Technical and Vocational Education and Training: A Study of Promising Models in International Development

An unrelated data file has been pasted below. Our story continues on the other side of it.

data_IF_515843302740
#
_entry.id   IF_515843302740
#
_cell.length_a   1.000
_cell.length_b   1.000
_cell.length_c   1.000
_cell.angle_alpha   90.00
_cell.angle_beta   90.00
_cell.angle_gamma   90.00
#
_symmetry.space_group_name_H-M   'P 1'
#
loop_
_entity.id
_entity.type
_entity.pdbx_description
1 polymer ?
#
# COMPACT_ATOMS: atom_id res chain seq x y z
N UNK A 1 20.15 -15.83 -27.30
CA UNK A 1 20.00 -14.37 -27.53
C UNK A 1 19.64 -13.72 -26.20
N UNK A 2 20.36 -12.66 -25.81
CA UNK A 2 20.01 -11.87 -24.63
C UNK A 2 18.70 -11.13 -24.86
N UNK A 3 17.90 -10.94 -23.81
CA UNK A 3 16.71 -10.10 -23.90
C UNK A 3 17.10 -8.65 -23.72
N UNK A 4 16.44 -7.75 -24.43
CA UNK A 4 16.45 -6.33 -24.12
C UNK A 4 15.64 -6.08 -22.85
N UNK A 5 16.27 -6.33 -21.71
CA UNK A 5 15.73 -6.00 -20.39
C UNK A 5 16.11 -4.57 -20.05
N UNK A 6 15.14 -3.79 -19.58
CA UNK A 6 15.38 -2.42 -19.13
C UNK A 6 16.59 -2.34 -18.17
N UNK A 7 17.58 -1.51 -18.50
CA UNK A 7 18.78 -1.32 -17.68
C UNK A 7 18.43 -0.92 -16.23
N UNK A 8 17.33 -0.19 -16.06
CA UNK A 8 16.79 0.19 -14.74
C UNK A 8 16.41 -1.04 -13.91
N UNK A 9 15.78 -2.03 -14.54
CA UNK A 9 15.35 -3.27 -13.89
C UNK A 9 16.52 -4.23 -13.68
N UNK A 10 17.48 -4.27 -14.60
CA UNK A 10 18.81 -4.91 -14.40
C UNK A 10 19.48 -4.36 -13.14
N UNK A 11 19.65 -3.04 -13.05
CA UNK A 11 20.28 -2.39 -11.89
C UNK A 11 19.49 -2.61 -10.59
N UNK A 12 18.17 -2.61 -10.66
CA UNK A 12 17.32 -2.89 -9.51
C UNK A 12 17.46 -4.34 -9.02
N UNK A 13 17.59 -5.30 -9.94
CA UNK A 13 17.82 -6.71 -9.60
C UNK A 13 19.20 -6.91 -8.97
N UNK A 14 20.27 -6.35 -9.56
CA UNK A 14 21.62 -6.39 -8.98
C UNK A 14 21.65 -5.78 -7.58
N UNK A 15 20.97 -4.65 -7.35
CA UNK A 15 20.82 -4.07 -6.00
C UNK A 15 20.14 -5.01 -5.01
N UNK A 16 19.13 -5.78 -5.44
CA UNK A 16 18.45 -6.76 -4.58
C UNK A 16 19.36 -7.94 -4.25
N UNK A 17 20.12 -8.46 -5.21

This paper examines four approaches to technical and vocational education and training (TVET) used by USAID in South Africa, Indonesia, Georgia, and Morocco between 2007 and 2012 and is based on a 2010 desk review. This review examines how the four programs perform according to nine elements of highly effective workforce development and TVET systems. These nine elements were found to be a part of effective workforce development systems in a 20‐country study conducted by USAID in 1997i. This paper begins with a brief background and history of TVET, followed by four project briefs that describe each program’s purpose, policy framework, content, organization, staffing, partnerships, impact, and sustainability. The programs are so recent that there is little evidence of sustainability or impact to date. A detailed comparison of all the programs in terms of the nine elements can be found in Annex 1. The Conclusions and Recommendations sections provide an analysis of what is missing and recommendations on how sustainability could be improved so that USAID investments in TVET are more likely to be sustained, replicated, and scaled up. It appears that each of the programs is designed, organized, and managed so as to respond to challenging skill and capacity gaps in its country. However, it is hard to know if the innovations developed with USAID funding will be sustained once USAID ceases to invest. At the end of the document you will find annexes listing recommended resources and references/bibliography.